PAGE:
It felt good to get back out and race at the Gasparilla Half-Marathon. My last race was the NYC Marathon in November, and that already feels like a long time ago. I wanted to get the nerves going and put myself into that racing mentality once before toeing the line in London in April. It also forced me to take a few easy days during the middle of a long 14 week training bloc.
The Gasparilla race organizers did a tremendous job. It was the first time the race has offered elite prize money in many years, but with a very experienced group leading the way, every aspect of the weekend went without a hiccup. The course could definitely be fast under different weather conditions, but warmth is a risk you run in Florida. I don't know the exact temperature at the start of the race, but I know they made an announcement at 5:00 AM that it was 69 degrees with 95% humidity, so by the 6:00 AM start rolled around I imagine it was in the low 70s. Racing at 6:00 AM made the experience interesting as a good portion of the race was in the dark. Coming from the Pacific time zone, I was essentially waking up at 12:30 AM my body time for the race, with the gun going off at 3:00 AM my body time. That is a normal part of road racing and traveling. Fortunately I was tired enough after the race to go to bed at 8:00 that evening so I could wake up at 4:15 for a short run before heading to the airport. I was assuming I'd have the Bayshore jogging path to myself at that time, but I was wrong. Tampanians get it done!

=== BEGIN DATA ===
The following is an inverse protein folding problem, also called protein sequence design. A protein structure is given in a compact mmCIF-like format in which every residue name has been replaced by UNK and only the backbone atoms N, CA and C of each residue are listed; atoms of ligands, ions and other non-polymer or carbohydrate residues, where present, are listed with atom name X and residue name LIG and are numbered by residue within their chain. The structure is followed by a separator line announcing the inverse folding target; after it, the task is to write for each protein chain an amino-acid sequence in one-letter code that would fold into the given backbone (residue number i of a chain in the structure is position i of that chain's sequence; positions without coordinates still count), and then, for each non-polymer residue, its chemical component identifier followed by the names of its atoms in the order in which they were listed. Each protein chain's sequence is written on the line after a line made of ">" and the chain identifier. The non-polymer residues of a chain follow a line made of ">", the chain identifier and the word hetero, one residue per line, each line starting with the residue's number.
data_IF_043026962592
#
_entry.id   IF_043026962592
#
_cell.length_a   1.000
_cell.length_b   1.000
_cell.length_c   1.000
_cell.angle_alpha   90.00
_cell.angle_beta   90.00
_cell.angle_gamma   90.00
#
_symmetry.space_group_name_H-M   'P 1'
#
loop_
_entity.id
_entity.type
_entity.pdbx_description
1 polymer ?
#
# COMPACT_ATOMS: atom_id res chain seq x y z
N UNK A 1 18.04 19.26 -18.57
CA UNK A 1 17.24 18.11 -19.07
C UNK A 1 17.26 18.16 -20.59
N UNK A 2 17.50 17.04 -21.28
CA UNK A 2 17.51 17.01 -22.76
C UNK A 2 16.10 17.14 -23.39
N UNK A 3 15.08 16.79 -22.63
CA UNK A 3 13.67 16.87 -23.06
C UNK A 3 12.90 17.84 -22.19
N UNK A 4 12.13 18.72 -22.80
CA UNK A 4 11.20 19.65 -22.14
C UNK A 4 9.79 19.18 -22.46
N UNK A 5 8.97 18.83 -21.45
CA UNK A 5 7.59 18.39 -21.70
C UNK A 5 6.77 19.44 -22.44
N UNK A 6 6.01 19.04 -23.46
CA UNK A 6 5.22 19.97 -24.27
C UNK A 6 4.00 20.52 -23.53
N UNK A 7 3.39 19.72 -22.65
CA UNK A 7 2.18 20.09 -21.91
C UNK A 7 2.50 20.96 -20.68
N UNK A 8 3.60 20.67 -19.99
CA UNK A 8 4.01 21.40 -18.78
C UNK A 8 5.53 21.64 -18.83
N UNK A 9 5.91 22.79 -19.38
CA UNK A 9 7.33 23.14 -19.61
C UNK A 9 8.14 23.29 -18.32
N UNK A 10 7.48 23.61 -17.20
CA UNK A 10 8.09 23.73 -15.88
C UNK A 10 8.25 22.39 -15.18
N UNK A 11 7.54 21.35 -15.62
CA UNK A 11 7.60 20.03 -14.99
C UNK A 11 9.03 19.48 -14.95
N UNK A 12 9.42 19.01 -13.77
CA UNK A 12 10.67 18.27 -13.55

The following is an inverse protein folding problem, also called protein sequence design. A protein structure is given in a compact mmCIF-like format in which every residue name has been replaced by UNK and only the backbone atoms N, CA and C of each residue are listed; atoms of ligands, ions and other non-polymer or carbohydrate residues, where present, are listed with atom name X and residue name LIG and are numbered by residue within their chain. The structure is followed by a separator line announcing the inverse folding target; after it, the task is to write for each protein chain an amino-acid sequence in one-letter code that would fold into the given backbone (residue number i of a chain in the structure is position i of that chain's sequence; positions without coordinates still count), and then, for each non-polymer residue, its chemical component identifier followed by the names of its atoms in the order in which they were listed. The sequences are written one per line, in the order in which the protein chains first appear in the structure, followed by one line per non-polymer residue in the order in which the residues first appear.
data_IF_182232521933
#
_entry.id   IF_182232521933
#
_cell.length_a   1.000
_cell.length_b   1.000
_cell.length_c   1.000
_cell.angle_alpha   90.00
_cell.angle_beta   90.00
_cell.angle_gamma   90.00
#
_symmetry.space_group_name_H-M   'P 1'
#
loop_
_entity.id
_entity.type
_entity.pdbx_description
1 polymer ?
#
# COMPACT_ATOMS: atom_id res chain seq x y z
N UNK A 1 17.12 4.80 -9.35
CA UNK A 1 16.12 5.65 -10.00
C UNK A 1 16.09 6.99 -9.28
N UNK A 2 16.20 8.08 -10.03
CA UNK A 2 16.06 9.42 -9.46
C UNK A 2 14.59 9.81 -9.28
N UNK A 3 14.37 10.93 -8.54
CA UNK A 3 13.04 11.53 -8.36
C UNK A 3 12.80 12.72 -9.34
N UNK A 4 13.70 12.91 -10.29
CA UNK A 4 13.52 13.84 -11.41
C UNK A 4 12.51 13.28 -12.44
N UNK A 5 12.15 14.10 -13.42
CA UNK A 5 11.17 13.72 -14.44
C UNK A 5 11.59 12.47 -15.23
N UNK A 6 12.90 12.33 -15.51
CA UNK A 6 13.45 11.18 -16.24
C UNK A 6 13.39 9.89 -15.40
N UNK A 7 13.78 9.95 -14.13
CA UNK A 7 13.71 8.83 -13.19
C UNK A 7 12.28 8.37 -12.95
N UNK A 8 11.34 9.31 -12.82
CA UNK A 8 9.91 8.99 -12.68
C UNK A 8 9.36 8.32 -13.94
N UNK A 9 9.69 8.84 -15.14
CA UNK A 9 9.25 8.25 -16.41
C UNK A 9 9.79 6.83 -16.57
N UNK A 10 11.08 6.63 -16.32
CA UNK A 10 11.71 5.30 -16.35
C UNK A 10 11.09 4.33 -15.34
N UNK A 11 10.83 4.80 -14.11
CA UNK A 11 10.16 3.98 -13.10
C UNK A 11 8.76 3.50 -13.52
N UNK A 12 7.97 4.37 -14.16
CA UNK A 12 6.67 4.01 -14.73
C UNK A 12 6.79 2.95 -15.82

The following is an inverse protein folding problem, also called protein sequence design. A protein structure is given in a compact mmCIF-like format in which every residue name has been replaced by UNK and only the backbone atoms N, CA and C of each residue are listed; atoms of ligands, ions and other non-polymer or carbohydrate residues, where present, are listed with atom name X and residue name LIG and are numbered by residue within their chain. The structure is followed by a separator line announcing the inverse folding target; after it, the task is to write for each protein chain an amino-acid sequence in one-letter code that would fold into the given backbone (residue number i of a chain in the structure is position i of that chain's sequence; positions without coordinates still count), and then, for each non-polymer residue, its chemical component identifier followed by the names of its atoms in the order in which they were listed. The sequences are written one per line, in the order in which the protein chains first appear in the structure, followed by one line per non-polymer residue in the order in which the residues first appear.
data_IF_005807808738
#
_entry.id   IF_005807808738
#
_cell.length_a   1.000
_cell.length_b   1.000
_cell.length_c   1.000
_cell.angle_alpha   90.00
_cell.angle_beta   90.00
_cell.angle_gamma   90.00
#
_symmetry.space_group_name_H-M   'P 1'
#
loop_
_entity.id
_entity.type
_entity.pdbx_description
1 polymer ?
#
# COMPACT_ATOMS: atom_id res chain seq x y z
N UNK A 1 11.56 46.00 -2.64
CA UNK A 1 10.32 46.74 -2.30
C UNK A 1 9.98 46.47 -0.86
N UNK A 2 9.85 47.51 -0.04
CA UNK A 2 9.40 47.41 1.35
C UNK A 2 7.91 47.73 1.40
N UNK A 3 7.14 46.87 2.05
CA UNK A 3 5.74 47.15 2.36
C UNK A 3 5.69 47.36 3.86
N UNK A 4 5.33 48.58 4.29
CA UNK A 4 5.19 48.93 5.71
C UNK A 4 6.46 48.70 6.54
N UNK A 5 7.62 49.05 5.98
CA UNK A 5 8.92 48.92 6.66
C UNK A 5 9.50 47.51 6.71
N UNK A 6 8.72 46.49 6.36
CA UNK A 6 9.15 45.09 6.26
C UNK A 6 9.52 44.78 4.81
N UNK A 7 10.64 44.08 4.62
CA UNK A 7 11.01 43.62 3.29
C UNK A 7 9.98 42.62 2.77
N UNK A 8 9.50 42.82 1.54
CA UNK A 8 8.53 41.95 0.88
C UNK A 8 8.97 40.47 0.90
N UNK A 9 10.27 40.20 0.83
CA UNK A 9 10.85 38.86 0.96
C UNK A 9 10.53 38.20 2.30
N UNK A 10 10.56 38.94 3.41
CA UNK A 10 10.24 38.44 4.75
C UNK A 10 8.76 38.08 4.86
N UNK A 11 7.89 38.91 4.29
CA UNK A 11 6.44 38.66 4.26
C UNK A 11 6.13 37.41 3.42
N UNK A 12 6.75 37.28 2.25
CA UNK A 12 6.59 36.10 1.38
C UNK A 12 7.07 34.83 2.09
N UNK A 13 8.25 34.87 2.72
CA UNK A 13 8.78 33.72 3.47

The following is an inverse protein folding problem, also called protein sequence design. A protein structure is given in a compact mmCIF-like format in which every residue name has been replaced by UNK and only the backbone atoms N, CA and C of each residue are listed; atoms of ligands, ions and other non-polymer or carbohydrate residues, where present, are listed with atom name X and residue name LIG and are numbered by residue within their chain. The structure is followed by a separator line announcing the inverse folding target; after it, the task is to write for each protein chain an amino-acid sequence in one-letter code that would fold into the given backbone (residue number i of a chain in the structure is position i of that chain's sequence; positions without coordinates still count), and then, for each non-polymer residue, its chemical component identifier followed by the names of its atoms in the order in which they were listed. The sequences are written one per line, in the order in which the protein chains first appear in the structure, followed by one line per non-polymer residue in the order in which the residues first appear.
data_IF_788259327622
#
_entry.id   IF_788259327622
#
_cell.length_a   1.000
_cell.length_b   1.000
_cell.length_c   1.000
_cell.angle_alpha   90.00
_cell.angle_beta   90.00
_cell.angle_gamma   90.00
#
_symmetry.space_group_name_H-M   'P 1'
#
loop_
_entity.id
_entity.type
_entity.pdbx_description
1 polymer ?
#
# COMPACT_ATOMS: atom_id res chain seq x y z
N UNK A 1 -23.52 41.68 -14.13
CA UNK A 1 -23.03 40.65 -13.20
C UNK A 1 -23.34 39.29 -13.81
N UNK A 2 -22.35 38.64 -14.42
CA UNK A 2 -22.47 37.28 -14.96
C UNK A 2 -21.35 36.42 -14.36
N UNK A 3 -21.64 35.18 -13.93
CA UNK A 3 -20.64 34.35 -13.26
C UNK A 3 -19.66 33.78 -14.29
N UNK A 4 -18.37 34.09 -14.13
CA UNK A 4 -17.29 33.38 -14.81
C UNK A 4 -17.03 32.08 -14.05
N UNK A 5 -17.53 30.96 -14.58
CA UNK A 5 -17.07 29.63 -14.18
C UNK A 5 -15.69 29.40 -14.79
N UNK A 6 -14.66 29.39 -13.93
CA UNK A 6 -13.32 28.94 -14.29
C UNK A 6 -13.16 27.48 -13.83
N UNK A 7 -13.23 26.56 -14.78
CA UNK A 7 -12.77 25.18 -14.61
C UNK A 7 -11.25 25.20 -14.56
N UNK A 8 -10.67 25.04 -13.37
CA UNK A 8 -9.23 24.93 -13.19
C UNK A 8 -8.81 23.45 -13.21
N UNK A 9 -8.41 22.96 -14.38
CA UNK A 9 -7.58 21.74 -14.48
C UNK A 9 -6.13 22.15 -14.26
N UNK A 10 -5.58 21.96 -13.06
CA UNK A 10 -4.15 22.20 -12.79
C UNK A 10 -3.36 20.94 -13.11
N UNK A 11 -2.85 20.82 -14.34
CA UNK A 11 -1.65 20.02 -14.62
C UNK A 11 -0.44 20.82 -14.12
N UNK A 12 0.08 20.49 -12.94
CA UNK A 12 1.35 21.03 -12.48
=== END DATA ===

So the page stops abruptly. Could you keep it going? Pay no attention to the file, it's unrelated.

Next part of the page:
The majority of the athletes were concerned about the warm conditions and went out conservatively. Jeffrey Eggleston and Abdi Abdirahman set their own pace and put 20 to 25 seconds on the field in the first couple of miles. For a while we had a chase pack that included Bobby Curtis, Fernando Cabada, and Carlos Trujillo. Eventually it was Bobby Curtis and I chasing down the leaders after some footwear trouble for Cabada. They had aid stations every mile, and I tried to either drink or dump water on myself at every single aid station to help keep my temperature down. At mile 9 I felt comfortable pushing the pace, having confidence that I could go for 4 miles without burning myself up. After catching Eggleston around mile 11, I was in striking distance of Abdi, and got to him with about 2km to go. I wanted to make a decisive move by him, but I had a great deal of trouble shaking him until the last couple minutes of the race. Winning the race is a real confidence booster for my last 7 weeks of training before London. The overall time was slow, but given the conditions I am happy that I could close down the last 4 miles, really pushing the last mile. Because the first 9 miles were only slightly faster than marathon pace, my legs should recover much quicker than after a maxed out half-marathon. The effort was still very high, but the temperatures did not allow myself to the thrash my legs as badly as I could have. With that said, my legs do feel pretty beat up as I type this right now. A good portion of that could be the long travel back from Florida, so hopefully I'll bounce back quickly. I've put my morning run off for long enough now, so thanks again for reading. My weekly log is below, and follow me here on twitter for more training updates.
|Tuesday||14||6 + drills and grass strides||30 minutes||20|
|Wednesday||5.5||10 x 1 km 2:56-2:57 w/ 1 min recovery||19|
|Saturday||6 + drills and strides||off||6|
|Sunday||Race Gasparilla Half-Marathon||20|